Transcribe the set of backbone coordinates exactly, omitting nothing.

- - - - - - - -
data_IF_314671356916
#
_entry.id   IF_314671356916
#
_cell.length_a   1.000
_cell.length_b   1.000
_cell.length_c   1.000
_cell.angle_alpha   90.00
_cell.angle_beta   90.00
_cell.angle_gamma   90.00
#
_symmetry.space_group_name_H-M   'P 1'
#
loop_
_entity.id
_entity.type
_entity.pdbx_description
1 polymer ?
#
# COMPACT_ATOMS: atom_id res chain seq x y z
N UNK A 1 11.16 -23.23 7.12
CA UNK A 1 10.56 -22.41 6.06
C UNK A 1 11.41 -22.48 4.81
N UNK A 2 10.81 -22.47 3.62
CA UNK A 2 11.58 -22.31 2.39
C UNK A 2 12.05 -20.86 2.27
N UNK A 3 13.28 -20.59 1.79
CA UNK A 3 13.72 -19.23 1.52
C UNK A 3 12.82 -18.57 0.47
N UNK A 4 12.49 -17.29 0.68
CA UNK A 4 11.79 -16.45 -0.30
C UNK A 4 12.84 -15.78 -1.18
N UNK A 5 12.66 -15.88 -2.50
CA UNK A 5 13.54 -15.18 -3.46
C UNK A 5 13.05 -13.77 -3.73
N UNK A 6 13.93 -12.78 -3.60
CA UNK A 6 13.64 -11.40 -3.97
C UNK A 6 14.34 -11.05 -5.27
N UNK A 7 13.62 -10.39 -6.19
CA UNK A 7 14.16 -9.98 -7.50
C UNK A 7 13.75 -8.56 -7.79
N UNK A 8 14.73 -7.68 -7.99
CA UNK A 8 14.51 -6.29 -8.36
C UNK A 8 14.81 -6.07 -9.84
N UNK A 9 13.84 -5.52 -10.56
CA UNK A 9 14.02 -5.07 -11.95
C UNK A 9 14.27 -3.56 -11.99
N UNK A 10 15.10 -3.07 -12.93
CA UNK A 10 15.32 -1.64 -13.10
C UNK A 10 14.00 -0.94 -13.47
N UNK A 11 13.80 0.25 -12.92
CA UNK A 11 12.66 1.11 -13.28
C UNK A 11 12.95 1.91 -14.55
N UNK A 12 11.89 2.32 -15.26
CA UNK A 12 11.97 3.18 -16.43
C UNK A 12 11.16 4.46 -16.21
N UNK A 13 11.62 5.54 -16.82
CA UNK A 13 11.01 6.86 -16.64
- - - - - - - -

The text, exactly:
data_IF_314671356916
#
_entry.id   IF_314671356916
#
_cell.length_a   1.000
_cell.length_b   1.000
_cell.length_c   1.000
_cell.angle_alpha   90.00
_cell.angle_beta   90.00
_cell.angle_gamma   90.00
#
_symmetry.space_group_name_H-M   'P 1'
#
loop_
_entity.id
_entity.type
_entity.pdbx_description
1 polymer ?
#
# COMPACT_ATOMS: atom_id res chain seq x y z
N UNK A 1 11.16 -23.23 7.12
CA UNK A 1 10.56 -22.41 6.06
C UNK A 1 11.41 -22.48 4.81
N UNK A 2 10.81 -22.47 3.62
CA UNK A 2 11.58 -22.31 2.39
C UNK A 2 12.05 -20.86 2.27
N UNK A 3 13.28 -20.59 1.79
CA UNK A 3 13.72 -19.23 1.52
C UNK A 3 12.82 -18.57 0.47
N UNK A 4 12.49 -17.29 0.68
CA UNK A 4 11.79 -16.45 -0.30
C UNK A 4 12.84 -15.78 -1.18
N UNK A 5 12.66 -15.88 -2.50
CA UNK A 5 13.54 -15.18 -3.46
C UNK A 5 13.05 -13.77 -3.73
N UNK A 6 13.93 -12.78 -3.60
CA UNK A 6 13.64 -11.40 -3.97
C UNK A 6 14.34 -11.05 -5.27
N UNK A 7 13.62 -10.39 -6.19
CA UNK A 7 14.16 -9.98 -7.50
C UNK A 7 13.75 -8.56 -7.79
N UNK A 8 14.73 -7.68 -7.99
CA UNK A 8 14.51 -6.29 -8.36
C UNK A 8 14.81 -6.07 -9.84
N UNK A 9 13.84 -5.52 -10.56
CA UNK A 9 14.02 -5.07 -11.95
C UNK A 9 14.27 -3.56 -11.99
N UNK A 10 15.10 -3.07 -12.93
CA UNK A 10 15.32 -1.64 -13.10
C UNK A 10 14.00 -0.94 -13.47
N UNK A 11 13.80 0.25 -12.92
CA UNK A 11 12.66 1.11 -13.28
C UNK A 11 12.95 1.91 -14.55
N UNK A 12 11.89 2.32 -15.26
CA UNK A 12 11.97 3.18 -16.43
C UNK A 12 11.16 4.46 -16.21
N UNK A 13 11.62 5.54 -16.82
CA UNK A 13 11.01 6.86 -16.64